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Opioid Addiction Treatment

Opioid Addiction Treatment

Opioid addiction takes the lives of almost 50,000 people each year due to overdose. According to the National Center for Drug Abuse Statistics, 48,006 people overdosed on opioids in 2020. These substances are doctor-prescribed pain killers that come with highly addictive side effects. Over ten million people misuse opioids each year. With these numbers being so high, why are doctors constantly handing out these addictive drugs? Opioid addiction treatment centers, like the Harm Reduction Center, are working to help fight this epidemic. 

Not only are opioids prescription pain relievers, but they also include the highly addictive and dangerous heroin and fentanyl. The misuse and addiction to these opiates is a serious national crisis that affects both public health, as well as social and economic welfare. For example, the estimate of the “economic burden” brought about by opioid misuse in the US is $78.5 billion per year. This number includes the cost of healthcare, lost productivity, addiction treatment, and criminal justice involvement all as a result of opioids.  

Opioid Overdose Crisis

The pharmaceutical companies in the late ’90s promised healthcare providers that patients would not become addicted to prescription opioids for pain relief. Thus, resulting in the increased rate of doctors prescribing these drugs. However, this increase in prescriptions led to a widespread diversion and misuse of these substances before realizing their extremely addictive nature. 

The overdose rates began to skyrocket, and by 2017, over 47,000 people in the US died of an opioid overdose. Furthermore, 1.7 million people in the US during 2017 suffered from a substance use disorder related to opioids.  

Physical Dependence and Detox

The physical dependence on opioids occurs when a person on the medication feels as if they need it to function. Opioid addiction and misusing this substance change certain areas of the brain. The parts of the brain altered are responsible for your mood, as well as reward behavior. This is why opioid addiction can cause significant mood swings and behavior issues. 

Long-term abuse can alter not only the brain but almost all of the body’s systems. When trying to detox from opioids sine of the withdrawal systems you can experience include:

  • Cravings
  • Diarrhea/stomach pains
  • Dilated pupils
  • Restlessness
  • Insomnia
  • Chills/body aches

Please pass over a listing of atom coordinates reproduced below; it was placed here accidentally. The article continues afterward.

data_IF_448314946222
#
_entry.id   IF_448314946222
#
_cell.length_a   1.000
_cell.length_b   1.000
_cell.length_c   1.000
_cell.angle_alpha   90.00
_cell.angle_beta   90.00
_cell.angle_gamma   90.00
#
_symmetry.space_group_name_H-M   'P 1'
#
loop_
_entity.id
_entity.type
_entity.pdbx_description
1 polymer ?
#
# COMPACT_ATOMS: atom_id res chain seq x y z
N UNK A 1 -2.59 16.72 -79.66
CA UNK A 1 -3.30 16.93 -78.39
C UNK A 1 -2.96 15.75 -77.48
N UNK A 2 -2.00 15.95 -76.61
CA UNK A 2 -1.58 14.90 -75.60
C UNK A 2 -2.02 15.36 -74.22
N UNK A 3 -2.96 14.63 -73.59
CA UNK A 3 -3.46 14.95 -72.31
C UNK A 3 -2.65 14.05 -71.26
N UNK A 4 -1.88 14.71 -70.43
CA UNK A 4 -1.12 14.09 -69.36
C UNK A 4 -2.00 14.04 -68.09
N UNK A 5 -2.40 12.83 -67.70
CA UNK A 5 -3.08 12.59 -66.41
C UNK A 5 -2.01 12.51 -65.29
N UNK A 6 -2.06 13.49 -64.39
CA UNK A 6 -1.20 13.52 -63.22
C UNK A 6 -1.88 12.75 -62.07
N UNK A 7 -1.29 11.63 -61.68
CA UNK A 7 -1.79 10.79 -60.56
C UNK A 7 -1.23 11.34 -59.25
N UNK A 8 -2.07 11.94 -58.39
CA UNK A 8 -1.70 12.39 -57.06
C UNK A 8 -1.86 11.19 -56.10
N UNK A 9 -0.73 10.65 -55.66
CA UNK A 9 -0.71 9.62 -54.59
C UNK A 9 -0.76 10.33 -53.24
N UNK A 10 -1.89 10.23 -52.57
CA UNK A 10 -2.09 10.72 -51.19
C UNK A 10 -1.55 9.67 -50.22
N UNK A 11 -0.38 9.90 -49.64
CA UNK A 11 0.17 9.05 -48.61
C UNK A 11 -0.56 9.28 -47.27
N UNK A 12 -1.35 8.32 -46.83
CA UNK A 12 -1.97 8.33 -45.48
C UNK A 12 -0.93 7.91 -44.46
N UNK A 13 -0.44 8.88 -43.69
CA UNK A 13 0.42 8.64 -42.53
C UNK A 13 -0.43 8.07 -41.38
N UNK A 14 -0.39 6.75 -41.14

• Nausea/vomiting
  • Irritability
  • Agitation
  • Severe mood swings

The first step towards opioid addiction treatment is to detox in a center to help manage withdrawal systems in a safe and professional setting.

Opioid Addiction Treatment Options

Unmanagable withdrawal symptoms are one of the biggest factors for relapse and continued drug abuse. However, there are medications used during detox and the treatment process to help manage withdrawal symptoms. There are also counseling and behavioral therapies used in conjunction with the medication to further help with opioid addiction. 

The types of medications that help with opioid addiction treatment include: 

Methadone

Methadone is a long-acting opioid that is used to help prevent and manage withdrawal symptoms and cravings. Although this substance affects the same parts of the brain as other addictive opioids, it doesn’t give you a high feeling. Detox and treatment centers use methadone in a controlled setting to ensure the proper doses are being administered. 

Buprenorphine

 Another medication used during detox and treatment is buprenorphine. Just like methadone, buprenorphine affects the same receptors of the brain with less strength. Buprenorphine has less risk of overdose and can be used in combination with naloxone which is why it is a popular choice for opioid addiction treatment.

Furthermore, buprenorphine comes in several different forms including:

  • Tablet (Suboxone, Zubsolv)
  • Shot (Buprenex, Sublocade_
  • Tab placed in the mouth against the cheek (Belbuca)
  • Skin patch (Butrans)
  • An implant placed under the skin lasting roughly six months (Probuphine)

Naltrexone

Lastly, the medication naltrexone helps to block opiate receptors. Naltrexone does not help manage withdrawal symptoms or cravings, which is why it is combined with buprenorphine. It can either be combined with other medications, or used on its own after detox as a part of a broad recovery treatment program. Naltrexone can be taken by mouth (Revia) or injected (Vivitrol). 

Counseling and Behavioral Therapies

Medications to help during detox and sobriety can only take you so far. Counseling and behavioral therapies are long-term maintenance options to help people get sober, as well as maintain their sobriety. Medication-Assisted Treatment (MAT) is using medications along with couseling and behavioral therapies. 

Counseling and therapy help individuals deal with social, as well as personal problems that may have caused the addiction and issues that may arise after treatment. This includes:

  • Self-worth
  • Issues in your personal and professional life
  • Awareness of the influences of the people around you
  • Negative or positive relationships

Some of the therapies you can experience during treatment programs include:

  • Contingency management
  • Motivational interviewing 
  • Cognitive-behavioral therapy (CBT)
  • Family therapy 
  • 12-step groups
  • Support groups 

Get Help

If you are looking for opioid addiction treatment or any other addiction resources contact the Harm Reduction Center in Boynton Beach, Florida. HARC is a private healthcare facility offering addiction and mental health treatment and services. We offer all levels of outpatient care, including Medication-Assisted Treatment. If you are ready to take the first step towards recovery and freedom, contact us today.

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